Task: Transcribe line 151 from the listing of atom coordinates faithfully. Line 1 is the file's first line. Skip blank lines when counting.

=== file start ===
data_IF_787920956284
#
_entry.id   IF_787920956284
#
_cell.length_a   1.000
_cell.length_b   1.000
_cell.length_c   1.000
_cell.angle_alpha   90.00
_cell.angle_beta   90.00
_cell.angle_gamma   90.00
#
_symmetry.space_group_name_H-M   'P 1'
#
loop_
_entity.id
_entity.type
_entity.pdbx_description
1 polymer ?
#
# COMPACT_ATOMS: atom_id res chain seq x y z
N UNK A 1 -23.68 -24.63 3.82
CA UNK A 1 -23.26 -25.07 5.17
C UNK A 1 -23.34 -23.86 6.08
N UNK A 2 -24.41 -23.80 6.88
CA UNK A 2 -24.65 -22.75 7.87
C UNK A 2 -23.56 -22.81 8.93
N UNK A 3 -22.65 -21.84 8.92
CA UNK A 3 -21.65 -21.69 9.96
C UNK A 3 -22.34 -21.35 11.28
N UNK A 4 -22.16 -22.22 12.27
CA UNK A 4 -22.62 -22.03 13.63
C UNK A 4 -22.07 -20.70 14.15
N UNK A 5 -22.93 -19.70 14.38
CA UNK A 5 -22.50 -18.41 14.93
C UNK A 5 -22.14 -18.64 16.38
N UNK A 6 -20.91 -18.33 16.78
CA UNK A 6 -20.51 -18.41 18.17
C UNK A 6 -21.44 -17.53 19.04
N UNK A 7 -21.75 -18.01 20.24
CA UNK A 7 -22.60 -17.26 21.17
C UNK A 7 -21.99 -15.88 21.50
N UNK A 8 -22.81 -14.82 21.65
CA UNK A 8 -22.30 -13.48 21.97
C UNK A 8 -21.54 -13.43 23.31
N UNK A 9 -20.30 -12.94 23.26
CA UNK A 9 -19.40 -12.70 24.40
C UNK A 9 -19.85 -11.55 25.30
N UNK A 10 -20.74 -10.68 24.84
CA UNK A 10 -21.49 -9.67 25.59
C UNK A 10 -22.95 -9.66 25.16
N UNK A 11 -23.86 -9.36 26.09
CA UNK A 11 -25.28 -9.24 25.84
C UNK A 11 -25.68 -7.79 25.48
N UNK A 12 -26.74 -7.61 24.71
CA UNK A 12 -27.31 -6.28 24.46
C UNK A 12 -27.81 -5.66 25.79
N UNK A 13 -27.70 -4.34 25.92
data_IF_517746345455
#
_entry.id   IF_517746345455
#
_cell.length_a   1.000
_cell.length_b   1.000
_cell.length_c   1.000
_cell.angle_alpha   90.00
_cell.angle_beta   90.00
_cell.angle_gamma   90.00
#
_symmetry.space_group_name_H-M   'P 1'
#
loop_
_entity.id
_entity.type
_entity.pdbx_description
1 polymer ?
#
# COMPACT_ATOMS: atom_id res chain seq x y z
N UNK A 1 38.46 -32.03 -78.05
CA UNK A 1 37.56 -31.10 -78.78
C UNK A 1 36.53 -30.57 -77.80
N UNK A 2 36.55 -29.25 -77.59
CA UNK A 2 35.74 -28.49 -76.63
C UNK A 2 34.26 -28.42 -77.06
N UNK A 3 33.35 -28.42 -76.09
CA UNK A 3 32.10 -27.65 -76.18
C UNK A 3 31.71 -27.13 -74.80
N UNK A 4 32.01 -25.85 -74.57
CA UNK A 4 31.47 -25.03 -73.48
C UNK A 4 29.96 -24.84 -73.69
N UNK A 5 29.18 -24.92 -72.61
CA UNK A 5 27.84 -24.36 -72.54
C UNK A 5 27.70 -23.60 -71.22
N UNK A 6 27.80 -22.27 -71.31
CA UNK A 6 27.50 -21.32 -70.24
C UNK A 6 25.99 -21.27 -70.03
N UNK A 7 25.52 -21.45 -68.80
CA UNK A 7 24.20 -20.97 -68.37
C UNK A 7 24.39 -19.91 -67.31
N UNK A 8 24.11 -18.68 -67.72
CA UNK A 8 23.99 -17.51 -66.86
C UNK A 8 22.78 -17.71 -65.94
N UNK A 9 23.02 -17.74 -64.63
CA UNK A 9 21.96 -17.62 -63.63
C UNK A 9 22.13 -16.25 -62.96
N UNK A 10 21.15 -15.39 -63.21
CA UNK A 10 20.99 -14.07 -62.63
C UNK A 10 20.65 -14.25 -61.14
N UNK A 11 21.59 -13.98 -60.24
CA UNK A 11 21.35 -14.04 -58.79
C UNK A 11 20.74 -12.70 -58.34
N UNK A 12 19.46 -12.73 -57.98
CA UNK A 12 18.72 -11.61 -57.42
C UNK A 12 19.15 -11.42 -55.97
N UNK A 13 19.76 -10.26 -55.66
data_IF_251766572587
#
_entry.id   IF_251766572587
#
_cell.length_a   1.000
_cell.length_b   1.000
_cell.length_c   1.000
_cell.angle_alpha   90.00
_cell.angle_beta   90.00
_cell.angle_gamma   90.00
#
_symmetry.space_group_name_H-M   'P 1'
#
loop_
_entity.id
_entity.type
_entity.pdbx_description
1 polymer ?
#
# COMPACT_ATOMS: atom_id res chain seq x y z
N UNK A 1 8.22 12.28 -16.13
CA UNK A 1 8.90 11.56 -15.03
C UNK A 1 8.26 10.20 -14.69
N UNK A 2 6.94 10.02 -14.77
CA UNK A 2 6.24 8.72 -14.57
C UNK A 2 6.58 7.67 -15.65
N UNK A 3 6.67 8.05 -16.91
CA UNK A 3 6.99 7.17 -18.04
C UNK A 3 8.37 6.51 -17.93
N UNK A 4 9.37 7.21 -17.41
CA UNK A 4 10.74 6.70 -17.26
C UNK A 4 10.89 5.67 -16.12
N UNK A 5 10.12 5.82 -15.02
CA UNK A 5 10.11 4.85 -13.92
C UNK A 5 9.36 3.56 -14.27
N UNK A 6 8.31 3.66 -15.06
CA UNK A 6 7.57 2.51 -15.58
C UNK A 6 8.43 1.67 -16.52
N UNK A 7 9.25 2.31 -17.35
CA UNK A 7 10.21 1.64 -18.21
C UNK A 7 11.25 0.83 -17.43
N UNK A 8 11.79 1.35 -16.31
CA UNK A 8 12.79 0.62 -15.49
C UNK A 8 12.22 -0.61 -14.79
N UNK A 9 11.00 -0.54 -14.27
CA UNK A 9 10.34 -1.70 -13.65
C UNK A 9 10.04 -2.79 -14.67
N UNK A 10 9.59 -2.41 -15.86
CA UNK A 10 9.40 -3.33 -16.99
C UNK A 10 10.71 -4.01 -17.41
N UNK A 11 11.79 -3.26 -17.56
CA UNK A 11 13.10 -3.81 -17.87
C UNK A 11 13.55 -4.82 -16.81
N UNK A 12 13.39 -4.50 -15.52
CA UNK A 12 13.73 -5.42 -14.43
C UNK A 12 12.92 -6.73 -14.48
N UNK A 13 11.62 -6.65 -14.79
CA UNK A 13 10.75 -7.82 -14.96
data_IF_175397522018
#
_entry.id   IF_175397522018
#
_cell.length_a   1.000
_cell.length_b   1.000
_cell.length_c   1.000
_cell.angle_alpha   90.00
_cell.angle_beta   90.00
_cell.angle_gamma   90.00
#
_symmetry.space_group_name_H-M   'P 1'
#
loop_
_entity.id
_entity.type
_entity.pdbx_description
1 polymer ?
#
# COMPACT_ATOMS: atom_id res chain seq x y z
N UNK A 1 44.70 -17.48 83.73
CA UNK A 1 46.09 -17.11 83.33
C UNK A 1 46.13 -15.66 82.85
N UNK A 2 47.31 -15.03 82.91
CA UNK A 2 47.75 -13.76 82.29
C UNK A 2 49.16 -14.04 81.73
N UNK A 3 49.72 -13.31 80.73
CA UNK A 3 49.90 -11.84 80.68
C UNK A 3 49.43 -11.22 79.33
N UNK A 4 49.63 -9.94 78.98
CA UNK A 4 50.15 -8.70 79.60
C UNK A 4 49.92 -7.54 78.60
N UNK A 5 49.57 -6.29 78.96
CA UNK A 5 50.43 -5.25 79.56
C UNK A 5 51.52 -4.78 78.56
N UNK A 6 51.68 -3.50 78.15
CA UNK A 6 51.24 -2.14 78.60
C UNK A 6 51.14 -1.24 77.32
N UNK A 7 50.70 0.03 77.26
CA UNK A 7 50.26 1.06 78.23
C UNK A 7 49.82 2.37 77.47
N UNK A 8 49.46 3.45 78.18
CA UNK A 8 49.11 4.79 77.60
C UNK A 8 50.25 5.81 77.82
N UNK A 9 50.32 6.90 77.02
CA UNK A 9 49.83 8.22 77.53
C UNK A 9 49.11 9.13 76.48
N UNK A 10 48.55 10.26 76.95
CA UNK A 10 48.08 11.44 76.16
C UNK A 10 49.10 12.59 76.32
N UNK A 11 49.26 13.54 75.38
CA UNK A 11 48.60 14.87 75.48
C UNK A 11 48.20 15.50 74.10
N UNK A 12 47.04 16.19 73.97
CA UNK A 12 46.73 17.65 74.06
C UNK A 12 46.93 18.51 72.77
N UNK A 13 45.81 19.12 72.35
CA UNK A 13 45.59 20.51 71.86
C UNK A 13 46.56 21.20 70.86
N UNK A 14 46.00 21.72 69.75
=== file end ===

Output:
CA UNK A 6 7.57 2.51 -15.58